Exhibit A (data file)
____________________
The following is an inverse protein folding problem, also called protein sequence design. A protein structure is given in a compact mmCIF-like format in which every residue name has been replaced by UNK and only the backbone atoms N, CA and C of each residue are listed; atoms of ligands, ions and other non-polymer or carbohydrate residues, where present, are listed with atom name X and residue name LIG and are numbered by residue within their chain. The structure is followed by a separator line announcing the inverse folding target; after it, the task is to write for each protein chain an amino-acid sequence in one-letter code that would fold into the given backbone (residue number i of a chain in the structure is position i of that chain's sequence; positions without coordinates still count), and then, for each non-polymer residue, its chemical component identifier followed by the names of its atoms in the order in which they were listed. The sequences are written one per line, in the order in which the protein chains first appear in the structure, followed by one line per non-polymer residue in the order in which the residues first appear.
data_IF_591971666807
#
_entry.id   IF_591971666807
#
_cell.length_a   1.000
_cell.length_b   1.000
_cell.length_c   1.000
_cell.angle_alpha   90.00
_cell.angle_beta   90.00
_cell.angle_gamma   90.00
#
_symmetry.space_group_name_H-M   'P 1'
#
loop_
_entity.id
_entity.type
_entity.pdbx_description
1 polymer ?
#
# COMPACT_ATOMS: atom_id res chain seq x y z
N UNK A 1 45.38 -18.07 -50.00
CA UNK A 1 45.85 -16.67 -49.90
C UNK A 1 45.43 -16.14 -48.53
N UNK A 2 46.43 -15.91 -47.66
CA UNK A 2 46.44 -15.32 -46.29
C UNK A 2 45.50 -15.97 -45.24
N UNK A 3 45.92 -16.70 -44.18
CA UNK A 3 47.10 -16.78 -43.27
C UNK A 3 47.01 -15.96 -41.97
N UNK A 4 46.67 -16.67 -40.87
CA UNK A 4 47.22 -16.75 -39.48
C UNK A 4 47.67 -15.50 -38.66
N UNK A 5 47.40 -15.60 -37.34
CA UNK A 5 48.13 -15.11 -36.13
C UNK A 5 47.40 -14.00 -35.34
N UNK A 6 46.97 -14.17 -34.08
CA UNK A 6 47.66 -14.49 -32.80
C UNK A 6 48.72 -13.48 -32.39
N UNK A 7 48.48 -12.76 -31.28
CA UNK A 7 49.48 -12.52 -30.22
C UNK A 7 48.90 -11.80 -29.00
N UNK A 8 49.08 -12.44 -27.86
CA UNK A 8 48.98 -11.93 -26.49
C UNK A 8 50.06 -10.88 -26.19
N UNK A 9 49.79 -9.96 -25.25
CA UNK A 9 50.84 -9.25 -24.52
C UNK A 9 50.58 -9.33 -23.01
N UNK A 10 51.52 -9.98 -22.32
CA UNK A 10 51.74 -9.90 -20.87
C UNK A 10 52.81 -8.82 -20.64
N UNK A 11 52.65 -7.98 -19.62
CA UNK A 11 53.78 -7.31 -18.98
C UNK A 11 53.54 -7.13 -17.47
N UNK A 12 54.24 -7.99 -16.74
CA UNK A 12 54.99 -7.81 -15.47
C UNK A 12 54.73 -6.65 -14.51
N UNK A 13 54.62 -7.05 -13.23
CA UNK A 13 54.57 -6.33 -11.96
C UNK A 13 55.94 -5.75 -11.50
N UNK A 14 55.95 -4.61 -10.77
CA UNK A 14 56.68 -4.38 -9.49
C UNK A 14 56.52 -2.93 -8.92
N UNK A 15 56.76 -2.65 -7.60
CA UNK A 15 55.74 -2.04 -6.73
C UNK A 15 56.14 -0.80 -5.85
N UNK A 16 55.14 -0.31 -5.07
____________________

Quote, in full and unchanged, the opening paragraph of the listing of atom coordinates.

The following is an inverse protein folding problem, also called protein sequence design. A protein structure is given in a compact mmCIF-like format in which every residue name has been replaced by UNK and only the backbone atoms N, CA and C of each residue are listed; atoms of ligands, ions and other non-polymer or carbohydrate residues, where present, are listed with atom name X and residue name LIG and are numbered by residue within their chain. The structure is followed by a separator line announcing the inverse folding target; after it, the task is to write for each protein chain an amino-acid sequence in one-letter code that would fold into the given backbone (residue number i of a chain in the structure is position i of that chain's sequence; positions without coordinates still count), and then, for each non-polymer residue, its chemical component identifier followed by the names of its atoms in the order in which they were listed. The sequences are written one per line, in the order in which the protein chains first appear in the structure, followed by one line per non-polymer residue in the order in which the residues first appear.